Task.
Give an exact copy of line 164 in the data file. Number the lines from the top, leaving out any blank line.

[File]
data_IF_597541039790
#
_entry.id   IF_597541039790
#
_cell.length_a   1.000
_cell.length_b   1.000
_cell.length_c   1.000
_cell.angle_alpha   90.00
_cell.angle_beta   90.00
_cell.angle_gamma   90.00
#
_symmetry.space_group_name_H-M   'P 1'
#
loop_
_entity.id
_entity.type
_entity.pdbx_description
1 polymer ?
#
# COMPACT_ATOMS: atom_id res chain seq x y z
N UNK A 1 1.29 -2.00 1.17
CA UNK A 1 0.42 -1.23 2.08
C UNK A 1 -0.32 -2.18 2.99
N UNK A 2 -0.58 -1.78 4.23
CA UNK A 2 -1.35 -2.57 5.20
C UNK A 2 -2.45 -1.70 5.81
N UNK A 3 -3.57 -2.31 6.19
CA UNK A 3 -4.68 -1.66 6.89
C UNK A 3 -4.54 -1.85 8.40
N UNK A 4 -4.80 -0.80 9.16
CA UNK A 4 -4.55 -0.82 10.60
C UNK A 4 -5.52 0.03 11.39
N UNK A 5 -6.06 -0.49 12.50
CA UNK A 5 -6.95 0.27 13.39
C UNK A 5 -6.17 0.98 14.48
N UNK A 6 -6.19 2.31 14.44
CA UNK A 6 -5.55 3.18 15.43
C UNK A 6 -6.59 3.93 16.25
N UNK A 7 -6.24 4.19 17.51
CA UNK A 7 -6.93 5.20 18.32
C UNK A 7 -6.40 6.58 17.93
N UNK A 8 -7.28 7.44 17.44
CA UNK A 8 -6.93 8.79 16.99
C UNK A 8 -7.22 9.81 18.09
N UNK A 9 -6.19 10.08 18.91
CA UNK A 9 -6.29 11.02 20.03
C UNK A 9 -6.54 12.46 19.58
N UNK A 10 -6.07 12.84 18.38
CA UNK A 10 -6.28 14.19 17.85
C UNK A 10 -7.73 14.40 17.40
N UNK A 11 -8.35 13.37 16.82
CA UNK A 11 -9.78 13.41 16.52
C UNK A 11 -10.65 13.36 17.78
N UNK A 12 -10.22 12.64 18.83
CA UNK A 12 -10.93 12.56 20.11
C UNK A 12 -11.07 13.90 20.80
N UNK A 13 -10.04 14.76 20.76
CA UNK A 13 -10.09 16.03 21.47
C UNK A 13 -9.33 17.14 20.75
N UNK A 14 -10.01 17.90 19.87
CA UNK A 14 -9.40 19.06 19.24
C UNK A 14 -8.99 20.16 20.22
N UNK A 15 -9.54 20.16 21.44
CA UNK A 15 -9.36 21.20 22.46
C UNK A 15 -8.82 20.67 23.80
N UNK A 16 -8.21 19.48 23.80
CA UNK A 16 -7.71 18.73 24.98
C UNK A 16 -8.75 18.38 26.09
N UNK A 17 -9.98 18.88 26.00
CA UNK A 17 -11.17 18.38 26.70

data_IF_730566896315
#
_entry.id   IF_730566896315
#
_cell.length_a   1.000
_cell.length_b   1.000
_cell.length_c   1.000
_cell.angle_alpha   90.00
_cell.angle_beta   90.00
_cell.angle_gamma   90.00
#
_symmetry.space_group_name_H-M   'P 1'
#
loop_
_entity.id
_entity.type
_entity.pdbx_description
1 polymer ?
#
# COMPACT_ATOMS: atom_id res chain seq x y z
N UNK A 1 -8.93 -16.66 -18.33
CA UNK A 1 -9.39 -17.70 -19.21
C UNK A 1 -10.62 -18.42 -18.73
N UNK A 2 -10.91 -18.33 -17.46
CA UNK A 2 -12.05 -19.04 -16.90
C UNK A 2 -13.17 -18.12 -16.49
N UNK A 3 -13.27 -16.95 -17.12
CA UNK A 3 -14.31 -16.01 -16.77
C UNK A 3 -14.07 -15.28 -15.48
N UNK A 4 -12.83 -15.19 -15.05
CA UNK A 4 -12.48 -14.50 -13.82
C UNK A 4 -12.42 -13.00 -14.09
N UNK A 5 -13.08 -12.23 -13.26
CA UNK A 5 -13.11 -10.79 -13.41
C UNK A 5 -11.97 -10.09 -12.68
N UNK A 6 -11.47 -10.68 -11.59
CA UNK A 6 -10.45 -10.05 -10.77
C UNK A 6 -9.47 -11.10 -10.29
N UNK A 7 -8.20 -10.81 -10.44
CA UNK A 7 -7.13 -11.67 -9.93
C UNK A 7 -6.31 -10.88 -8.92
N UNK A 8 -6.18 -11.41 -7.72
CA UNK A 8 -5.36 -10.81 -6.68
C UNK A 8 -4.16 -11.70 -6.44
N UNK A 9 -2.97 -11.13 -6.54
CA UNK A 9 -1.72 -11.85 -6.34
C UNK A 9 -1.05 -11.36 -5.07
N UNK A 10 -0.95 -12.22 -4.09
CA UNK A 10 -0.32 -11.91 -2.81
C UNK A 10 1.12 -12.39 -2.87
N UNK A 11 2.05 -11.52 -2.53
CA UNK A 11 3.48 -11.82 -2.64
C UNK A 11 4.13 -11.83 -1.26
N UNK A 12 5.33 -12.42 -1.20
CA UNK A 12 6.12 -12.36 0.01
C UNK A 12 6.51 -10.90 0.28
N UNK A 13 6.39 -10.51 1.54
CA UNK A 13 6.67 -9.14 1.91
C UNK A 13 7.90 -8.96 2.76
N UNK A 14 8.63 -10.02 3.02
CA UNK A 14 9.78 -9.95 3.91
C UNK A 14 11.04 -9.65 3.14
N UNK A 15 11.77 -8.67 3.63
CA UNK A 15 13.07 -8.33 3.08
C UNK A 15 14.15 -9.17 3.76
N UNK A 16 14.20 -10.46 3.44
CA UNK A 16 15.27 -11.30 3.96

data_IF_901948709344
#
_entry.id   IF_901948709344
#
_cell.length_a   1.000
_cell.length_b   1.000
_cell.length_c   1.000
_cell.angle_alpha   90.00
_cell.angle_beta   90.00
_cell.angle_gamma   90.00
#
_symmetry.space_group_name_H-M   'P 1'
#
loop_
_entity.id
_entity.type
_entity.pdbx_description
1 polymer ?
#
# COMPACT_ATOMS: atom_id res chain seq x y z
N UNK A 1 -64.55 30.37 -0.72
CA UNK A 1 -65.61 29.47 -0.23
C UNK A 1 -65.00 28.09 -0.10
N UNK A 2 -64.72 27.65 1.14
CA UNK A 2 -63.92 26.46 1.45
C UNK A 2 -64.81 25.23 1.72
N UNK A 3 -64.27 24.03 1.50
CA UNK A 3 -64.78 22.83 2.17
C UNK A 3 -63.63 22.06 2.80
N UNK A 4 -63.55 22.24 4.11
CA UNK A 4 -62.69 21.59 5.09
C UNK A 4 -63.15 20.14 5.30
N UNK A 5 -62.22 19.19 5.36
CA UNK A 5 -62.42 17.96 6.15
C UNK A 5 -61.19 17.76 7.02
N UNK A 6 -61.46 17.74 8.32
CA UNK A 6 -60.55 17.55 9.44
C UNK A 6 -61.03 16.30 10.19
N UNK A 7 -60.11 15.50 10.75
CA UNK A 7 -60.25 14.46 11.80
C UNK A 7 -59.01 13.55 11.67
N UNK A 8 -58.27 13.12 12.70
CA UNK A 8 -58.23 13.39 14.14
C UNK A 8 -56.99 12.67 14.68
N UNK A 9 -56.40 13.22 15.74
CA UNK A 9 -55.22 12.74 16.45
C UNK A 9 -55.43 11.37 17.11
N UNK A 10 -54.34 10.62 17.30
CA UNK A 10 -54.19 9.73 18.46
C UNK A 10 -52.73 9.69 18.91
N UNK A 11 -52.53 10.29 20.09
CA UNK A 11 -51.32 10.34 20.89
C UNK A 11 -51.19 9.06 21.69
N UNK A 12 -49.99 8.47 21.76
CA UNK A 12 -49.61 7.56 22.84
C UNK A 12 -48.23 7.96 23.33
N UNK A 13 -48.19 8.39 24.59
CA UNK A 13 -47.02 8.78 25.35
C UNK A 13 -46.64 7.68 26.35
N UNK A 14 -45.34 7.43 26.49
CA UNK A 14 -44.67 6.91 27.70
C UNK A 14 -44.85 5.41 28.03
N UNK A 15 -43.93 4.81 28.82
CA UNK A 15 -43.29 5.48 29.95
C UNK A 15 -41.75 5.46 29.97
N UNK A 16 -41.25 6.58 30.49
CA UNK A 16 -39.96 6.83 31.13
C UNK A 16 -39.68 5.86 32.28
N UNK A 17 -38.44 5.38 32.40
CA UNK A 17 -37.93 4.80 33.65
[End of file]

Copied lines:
N UNK A 3 -64.27 24.03 1.50